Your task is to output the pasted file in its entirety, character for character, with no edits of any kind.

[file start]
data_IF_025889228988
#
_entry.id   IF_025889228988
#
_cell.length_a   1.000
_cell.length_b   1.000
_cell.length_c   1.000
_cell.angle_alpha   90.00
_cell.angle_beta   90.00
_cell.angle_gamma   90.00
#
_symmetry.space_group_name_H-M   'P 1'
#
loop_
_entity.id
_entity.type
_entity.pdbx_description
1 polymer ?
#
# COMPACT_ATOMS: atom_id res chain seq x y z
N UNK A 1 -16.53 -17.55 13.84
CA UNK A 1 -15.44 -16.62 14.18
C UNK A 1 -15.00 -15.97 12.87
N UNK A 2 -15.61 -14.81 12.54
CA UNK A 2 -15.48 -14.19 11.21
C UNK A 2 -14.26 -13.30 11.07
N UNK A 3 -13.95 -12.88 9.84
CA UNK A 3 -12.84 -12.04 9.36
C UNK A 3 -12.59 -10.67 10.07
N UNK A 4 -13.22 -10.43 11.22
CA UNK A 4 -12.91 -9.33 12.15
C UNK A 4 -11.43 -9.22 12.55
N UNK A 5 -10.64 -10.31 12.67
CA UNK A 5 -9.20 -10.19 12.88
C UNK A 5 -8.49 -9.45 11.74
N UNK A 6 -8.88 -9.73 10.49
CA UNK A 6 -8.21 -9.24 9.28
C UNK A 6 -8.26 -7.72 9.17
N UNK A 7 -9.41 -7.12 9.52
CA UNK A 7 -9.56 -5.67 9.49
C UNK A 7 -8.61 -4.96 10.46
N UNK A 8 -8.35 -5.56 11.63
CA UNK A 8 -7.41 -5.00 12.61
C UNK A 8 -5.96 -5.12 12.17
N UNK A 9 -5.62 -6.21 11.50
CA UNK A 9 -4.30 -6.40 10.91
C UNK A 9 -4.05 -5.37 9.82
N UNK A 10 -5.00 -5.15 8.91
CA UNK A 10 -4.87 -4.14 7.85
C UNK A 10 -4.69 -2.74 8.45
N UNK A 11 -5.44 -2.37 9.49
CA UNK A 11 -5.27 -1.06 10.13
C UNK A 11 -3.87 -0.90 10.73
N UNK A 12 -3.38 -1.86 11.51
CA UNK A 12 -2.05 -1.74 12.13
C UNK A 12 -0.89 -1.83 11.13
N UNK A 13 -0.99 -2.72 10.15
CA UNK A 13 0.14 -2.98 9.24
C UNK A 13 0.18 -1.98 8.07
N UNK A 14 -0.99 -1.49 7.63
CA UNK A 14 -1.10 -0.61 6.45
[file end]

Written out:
data_IF_025889228988
#
_entry.id   IF_025889228988
#
_cell.length_a   1.000
_cell.length_b   1.000
_cell.length_c   1.000
_cell.angle_alpha   90.00
_cell.angle_beta   90.00
_cell.angle_gamma   90.00
#
_symmetry.space_group_name_H-M   'P 1'
#
loop_
_entity.id
_entity.type
_entity.pdbx_description
1 polymer ?
#
# COMPACT_ATOMS: atom_id res chain seq x y z
N UNK A 1 -16.53 -17.55 13.84
CA UNK A 1 -15.44 -16.62 14.18
C UNK A 1 -15.00 -15.97 12.87
N UNK A 2 -15.61 -14.81 12.54
CA UNK A 2 -15.48 -14.19 11.21
C UNK A 2 -14.26 -13.30 11.07
N UNK A 3 -13.95 -12.88 9.84
CA UNK A 3 -12.84 -12.04 9.36
C UNK A 3 -12.59 -10.67 10.07
N UNK A 4 -13.22 -10.43 11.22
CA UNK A 4 -12.91 -9.33 12.15
C UNK A 4 -11.43 -9.22 12.55
N UNK A 5 -10.64 -10.31 12.67
CA UNK A 5 -9.20 -10.19 12.88
C UNK A 5 -8.49 -9.45 11.74
N UNK A 6 -8.88 -9.73 10.49
CA UNK A 6 -8.21 -9.24 9.28
C UNK A 6 -8.26 -7.72 9.17
N UNK A 7 -9.41 -7.12 9.52
CA UNK A 7 -9.56 -5.67 9.49
C UNK A 7 -8.61 -4.96 10.46
N UNK A 8 -8.35 -5.56 11.63
CA UNK A 8 -7.41 -5.00 12.61
C UNK A 8 -5.96 -5.12 12.17
N UNK A 9 -5.62 -6.21 11.50
CA UNK A 9 -4.30 -6.40 10.91
C UNK A 9 -4.05 -5.37 9.82
N UNK A 10 -5.00 -5.15 8.91
CA UNK A 10 -4.87 -4.14 7.85
C UNK A 10 -4.69 -2.74 8.45
N UNK A 11 -5.44 -2.37 9.49
CA UNK A 11 -5.27 -1.06 10.13
C UNK A 11 -3.87 -0.90 10.73
N UNK A 12 -3.38 -1.86 11.51
CA UNK A 12 -2.05 -1.74 12.13
C UNK A 12 -0.89 -1.83 11.13
N UNK A 13 -0.99 -2.72 10.15
CA UNK A 13 0.14 -2.98 9.24
C UNK A 13 0.18 -1.98 8.07
N UNK A 14 -0.99 -1.49 7.63
CA UNK A 14 -1.10 -0.61 6.45